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Thread: Afraid to switch from condom/leg bag to Intermitten Catheterization

  1. #1

    Afraid to switch from condom/leg bag to Intermitten Catheterization

    Anyone have tips/advice for me? I am T3/T4 male para and have been reflex voiding using a condom catheter leg bag for 30 years. My urologist wants me to switch to Intermittent cath but I don't have experience with it.

    He gave me a prescription of Detrol but I only lasted 2 hours before I was leaking. I work for an insurance company as a systems engineer and i'm responsible for the system that processes our annuities (largest part of our income) so I need to be able to attend meetings and some travel etc. Also have a part time job (own a franchise) so I am nervous about how I can continue if I can't solve the leaking problem.

    I also have no idea what products to use to IC (intermittent catheterize) while out of the house and how to carry them around.

    Also, what do you do if you can't get to a bathroom (get stuck on a plane during a flight for example). I've been on a plane delayed on runway before and if I didn't have a large leg bag i'd be in trouble.

    any advice from some IC veterans is very much appreciated! I know you're out there!

    Anyone else have trouble with getting the meds to work?

    Anyone recommend botox over drugs?

    thanks, dan

  2. #2
    Senior Member ~Lin's Avatar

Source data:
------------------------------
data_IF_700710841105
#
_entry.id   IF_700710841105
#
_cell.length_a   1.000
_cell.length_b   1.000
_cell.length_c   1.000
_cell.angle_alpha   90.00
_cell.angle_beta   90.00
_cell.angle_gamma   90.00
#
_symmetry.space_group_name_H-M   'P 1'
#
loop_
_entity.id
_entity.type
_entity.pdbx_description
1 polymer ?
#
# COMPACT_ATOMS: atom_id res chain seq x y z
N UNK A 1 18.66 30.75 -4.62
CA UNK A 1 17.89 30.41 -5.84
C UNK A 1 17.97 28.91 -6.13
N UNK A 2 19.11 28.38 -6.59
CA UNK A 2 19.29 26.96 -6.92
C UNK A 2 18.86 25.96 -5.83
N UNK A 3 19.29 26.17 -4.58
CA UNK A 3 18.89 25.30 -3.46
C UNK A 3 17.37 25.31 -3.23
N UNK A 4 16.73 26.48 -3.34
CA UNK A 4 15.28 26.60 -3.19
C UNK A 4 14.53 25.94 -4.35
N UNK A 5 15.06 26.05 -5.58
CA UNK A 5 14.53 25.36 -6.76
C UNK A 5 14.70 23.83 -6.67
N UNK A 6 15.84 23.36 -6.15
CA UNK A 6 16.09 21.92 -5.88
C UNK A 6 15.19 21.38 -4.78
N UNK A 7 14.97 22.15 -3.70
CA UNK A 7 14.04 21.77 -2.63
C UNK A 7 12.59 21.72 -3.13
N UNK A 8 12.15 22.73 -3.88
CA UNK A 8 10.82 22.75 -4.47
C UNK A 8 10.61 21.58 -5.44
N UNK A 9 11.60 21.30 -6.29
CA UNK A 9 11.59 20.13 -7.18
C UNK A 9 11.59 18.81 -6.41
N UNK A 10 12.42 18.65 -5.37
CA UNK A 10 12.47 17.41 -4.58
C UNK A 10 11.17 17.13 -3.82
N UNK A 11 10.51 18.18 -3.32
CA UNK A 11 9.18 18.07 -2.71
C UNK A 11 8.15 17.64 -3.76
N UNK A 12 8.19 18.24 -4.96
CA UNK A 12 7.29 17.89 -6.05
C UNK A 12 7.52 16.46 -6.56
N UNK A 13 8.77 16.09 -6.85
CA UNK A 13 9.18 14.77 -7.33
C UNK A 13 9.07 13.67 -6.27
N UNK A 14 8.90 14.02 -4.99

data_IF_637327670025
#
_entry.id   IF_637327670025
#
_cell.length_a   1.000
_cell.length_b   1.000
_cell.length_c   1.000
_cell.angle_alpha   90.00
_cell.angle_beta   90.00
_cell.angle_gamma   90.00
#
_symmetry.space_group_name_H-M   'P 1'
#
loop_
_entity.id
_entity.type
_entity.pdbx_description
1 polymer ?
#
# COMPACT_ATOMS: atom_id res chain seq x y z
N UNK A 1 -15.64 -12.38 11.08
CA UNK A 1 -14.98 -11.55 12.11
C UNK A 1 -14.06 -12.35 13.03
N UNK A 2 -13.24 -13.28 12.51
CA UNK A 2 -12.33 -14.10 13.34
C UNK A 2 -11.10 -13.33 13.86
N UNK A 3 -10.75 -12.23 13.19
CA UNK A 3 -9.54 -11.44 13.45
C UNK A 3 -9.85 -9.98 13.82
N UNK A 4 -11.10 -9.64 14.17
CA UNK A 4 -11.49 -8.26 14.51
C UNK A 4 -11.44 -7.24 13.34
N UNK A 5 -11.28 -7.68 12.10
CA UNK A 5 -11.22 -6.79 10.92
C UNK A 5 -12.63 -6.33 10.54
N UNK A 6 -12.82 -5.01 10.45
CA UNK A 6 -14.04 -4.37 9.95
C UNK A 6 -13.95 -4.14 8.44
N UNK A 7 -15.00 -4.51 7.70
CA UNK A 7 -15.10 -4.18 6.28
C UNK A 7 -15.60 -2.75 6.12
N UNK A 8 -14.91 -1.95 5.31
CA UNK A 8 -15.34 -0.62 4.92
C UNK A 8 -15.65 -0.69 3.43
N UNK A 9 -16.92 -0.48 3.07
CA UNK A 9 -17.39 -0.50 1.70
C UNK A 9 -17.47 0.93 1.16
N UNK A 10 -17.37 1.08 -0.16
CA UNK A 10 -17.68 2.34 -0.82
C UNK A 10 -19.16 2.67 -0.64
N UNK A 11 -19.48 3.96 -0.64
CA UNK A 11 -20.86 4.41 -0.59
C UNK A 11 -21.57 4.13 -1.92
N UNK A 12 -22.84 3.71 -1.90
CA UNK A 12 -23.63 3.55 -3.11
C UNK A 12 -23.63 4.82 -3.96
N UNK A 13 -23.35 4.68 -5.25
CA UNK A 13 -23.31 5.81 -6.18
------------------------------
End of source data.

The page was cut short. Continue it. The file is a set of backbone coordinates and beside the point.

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    Do you have a wheelchair bag? I'm no veteran, new to IC myself. The supplies don't take up much space and I have some in my wheelchair bag. I'm female so my catheters are shorter, but its not a huge difference. I carry the catheters, some individually wrapped wipes, and individual lube packets.

    As for the plane I've read of people cathing under a lap blanket into a container. As a male you're at the advantage there You could also use a closed cath system kit, or regular leg bag still I believe. But if those aren't available and you have an empty drink bottle it will work as well.
    Board Member of Assistance Dog Advocacy Project working in Education. Feel free to ask me any service dog questions!

    I am not paralyzed. I have a genetic connective tissue disorder with neuro complications and a movement disorder.

  3. #3
    A foley would make things easier. Using Vetericyn when you insert it would minimize the odds of a uti.

  4. #4
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    I used to leak involuntarily for a while before surgery to stop that but still had to ic regularly. Not being able to find a place to cath was a big worry for me but it has not been much of a problem and not having a leg bag to deal with is very nice. If leaking is the problem I cathed through the condom cath regularly until I didn't need the leg bag any more. I'm sure it isn't the most sterile option but I didn't have much of a problem with blatter infections although I had more than I do now. All I can think of is do that until you either figure it out were you don't leak or decide ic is not an option. If you reflex void you could always use a condom cath as a backup for plane trips or what not.

  5. #5
    I am in the same boat as you. 6 years ago after 25 years of leg bag use I had a kidney stone. Doc advised I cath. That didn't work well, I was peeing all over. I now wear my leg bag and cath through the condom catheter. If I'm late or busy, no problem.

  6. #6
    Cathing through a condom catheter is playing Russian Roulette with urinary tract infections. It is not a practice that is endorsed by urologists.

    All the best,
    GJ

  7. #7
    Senior Member ChesBay's Avatar